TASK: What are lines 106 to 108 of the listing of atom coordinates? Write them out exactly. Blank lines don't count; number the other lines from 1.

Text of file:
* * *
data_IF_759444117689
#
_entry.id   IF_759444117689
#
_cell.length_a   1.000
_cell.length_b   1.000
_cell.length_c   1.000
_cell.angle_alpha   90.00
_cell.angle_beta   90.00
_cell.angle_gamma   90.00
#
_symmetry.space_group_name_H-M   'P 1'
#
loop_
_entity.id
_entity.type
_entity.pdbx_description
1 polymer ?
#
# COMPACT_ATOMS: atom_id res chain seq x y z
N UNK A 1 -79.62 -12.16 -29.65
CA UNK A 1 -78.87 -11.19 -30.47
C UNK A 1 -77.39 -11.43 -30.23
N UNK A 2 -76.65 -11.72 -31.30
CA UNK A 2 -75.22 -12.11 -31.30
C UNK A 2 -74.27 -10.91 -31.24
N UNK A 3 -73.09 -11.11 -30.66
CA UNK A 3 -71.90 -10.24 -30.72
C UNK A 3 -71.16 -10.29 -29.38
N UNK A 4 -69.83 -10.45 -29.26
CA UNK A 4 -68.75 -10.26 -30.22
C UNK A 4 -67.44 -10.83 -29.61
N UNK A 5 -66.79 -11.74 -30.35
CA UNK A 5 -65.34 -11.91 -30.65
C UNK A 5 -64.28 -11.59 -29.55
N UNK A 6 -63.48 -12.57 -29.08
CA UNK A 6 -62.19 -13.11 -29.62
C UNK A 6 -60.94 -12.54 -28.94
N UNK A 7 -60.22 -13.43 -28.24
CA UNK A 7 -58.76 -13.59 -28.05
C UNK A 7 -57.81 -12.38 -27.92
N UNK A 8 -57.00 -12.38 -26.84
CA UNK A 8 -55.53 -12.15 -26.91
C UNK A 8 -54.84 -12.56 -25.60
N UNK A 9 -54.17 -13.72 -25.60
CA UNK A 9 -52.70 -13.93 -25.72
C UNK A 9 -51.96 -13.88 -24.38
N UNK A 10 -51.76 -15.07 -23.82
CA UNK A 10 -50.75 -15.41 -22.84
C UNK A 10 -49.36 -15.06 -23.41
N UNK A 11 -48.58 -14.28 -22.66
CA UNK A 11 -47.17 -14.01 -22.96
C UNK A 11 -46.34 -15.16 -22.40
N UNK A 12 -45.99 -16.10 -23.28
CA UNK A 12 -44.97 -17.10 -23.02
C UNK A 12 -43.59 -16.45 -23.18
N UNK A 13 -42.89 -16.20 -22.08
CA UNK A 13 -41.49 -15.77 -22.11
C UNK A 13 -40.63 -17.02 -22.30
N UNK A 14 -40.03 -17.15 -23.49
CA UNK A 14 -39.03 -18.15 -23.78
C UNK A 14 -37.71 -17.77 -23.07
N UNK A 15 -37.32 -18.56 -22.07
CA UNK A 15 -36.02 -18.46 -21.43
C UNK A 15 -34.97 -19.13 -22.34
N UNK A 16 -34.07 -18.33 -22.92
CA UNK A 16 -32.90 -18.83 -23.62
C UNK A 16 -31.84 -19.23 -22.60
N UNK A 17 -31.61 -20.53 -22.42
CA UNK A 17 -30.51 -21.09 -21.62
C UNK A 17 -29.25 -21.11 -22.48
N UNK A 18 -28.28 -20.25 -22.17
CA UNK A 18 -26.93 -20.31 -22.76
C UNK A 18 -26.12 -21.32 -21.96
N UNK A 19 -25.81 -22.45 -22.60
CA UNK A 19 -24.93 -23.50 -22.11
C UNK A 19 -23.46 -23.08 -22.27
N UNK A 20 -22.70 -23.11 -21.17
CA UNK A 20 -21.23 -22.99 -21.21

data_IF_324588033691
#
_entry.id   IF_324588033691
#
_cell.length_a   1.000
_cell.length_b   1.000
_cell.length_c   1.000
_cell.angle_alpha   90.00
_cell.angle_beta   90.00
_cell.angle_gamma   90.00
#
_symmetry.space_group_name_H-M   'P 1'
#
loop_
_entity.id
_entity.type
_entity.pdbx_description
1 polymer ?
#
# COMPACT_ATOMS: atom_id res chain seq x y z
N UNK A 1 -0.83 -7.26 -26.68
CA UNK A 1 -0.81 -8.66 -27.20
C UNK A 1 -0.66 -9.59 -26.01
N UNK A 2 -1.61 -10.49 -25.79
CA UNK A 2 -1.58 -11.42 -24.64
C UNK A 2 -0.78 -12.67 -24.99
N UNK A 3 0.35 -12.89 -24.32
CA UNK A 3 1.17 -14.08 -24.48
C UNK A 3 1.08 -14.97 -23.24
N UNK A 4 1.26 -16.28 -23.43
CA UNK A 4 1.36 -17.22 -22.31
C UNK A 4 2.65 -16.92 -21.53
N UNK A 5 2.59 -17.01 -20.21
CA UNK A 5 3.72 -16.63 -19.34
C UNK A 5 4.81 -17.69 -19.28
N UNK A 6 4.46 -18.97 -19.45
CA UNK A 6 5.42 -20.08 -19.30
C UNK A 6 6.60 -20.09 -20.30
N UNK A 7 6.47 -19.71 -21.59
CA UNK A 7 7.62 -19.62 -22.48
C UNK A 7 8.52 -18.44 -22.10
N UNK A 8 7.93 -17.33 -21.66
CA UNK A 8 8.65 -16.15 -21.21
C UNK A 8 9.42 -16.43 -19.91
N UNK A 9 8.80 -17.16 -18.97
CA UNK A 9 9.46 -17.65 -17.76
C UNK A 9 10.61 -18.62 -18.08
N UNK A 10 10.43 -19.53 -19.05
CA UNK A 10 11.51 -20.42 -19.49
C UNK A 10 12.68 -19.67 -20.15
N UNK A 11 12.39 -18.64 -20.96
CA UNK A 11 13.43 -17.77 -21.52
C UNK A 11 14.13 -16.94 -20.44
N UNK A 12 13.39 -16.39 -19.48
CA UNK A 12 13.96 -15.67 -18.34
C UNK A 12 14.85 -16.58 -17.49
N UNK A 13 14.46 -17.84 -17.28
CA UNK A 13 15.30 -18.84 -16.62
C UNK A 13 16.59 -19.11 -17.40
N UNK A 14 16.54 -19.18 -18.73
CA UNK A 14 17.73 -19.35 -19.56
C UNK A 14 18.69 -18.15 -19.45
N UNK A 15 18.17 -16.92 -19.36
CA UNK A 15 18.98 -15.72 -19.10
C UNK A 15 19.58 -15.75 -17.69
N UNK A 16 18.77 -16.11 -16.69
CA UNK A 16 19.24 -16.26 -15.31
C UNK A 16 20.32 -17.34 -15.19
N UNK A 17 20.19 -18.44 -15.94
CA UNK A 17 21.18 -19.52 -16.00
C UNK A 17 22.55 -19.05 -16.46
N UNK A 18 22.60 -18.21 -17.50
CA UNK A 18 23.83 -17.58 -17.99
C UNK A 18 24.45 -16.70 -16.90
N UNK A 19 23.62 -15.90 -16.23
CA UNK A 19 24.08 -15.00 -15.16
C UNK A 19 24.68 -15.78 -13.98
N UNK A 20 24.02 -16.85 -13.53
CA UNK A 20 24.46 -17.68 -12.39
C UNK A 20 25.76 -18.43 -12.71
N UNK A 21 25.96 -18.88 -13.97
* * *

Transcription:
N UNK A 3 0.35 -12.89 -24.32
CA UNK A 3 1.17 -14.08 -24.48
C UNK A 3 1.08 -14.97 -23.24